3 Powerful Tools to Manage Stress with Diabetes During Isolation

These last couple of weeks have asked a lot of us, both mentally and emotionally. COVID-19 has disrupted much of our daily routines, habits, and outlets, and caused us to adapt to what might be our new normal for not just days, but weeks and maybe even months. Now more than ever, stress management is absolutely crucial- and even more so for people with diabetes like me.

If you have diabetes, for the first time you might be noticing the connection between stress and increased blood sugars. Stress can impact our blood sugar both directly and indirectly. Directly, stress hormones are released when certain stressors are presented on the body, like let’s say a fight with a family member. Indirectly, stress can contribute to higher blood sugar numbers if it’s disrupting for example our sleep or triggering emotional eating.

While we can’t ignore what is going on in the world and in our families during this time, it’s an incredible and essential opportunity to tune into our health and practice listening to what our body needs.

Today I’m sharing 3 tools that my diabetes health coaching clients and I are using to manage our stress:

1. Practice Daily “Pod-sitivity” Training

A dose of daily positivity, but with an Omnipod twist! A simple concept that many of us were never taught to connect is that our thoughts trigger our feelings. Based on that truth, the stress or anxiety we’re feeling is simply a response to what we’re saying to ourselves. It’s not necessarily what’s happening around us, or even what we’re hearing. But really, how we’re internalizing it.

During isolation there are a few self-practices we can do in order to train our minds to think more positively, and to reduce the stress that naturally comes up from outside demands or pressure.

Some of my favorite “Pod-sitivity” Training hacks include:

  • Writing down 1-3 things I’m grateful for first thing in the morning
  • Journaling on how I want to feel during the day and handle situations if they arise
  • Allotting a certain time block to catch up on current events/ the news (except for first thing in the morning or right before bed)
  • Putting a post-it-note on my mirror with an affirmation that uplifts you (ex: “I release anxious thoughts. I am calm and peaceful”)

2. Create Playtime to Move the Stagnant Energy

With most of us confined to our homes, we’re finding ourselves sitting for longer periods of time with less overall movement. You might notice that your body is aching more than usual, your insulin resistance is higher (requiring more insulin to keep your numbers in range), or your mind gets fogged up more easily from cabin fever or technology overload. All of this may be improved with some daily movement in a time you carve out for yourself to play.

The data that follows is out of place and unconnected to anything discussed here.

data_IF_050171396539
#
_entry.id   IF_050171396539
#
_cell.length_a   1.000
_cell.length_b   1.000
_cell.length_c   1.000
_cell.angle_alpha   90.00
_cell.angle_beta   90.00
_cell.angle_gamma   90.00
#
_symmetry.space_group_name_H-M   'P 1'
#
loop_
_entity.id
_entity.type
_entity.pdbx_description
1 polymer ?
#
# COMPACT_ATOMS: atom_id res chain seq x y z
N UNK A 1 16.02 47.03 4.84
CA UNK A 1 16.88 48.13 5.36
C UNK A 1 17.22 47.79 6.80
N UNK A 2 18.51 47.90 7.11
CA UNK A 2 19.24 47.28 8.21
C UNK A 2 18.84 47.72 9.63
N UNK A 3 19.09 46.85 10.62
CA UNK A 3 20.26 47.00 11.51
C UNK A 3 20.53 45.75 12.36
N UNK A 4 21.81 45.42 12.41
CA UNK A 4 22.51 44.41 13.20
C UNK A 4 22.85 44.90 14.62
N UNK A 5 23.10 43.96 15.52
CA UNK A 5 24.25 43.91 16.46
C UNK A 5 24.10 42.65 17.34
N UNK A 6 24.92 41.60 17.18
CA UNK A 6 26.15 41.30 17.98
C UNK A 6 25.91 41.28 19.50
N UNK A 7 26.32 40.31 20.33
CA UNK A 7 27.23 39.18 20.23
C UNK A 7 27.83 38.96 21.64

Play time allows you to get out of your head and into your body. When we move, whether it’s through dance, circuit training, walking, or even light stretching, all the pent-up energy inside of us releases.

This can be a formal 30-minute workout a day if you can prioritize the time, but it can also look like putting on a timer for 5 minutes to do some body weight squats every few hours. Try this out and you’ll feel an immediate shift of any underlying tension completely disperse.

3. Practice Self Awareness + Communication

There are many of us right now whose core needs have been challenged. Whether that’s alone time, space, security, freedom, health, etc. When a core need of ours is not being met, it may cause us to feel stressed, anxious, angry, sad, or irritated.

When I'm feeling a certain way, I really find it helpful to get to the root of what’s causing that feeling to arise. You can get to the root through journaling, meditation, or even just talking it out with a friend, co-worker, or family member.

When you’re able to identify what need isn’t being met, you can change things up in your day to help better meet that need.

For example, if you’re someone who highly values alone time but you’re currently in isolation with 5 other people, it’s no wonder you’re feeling stressed! When you identify this though, you can now vocalize this to yourself and the people around you. You then maybe create a time of day where you go for a long walk alone so you can recharge.

Bonus tool: Try one of my favorite breathing techniques for slowing down your mind and naturally resetting your body’s nervous system. This works wonderfully at any time of day, but especially before bed. Breathe in for the count of 4, hold the breath in for 7 counts, and then exhale for 8 counts. Repeat for 5-10 cycles.

We may not be able to control what’s going on around us, but we can control how we respond and show up for ourselves, and the people around us. Your daily dose of “Pod-sitivity” training, movement, and self-awareness can go a long way for creating stability, reducing stress, and improving blood sugars during these rocky times.

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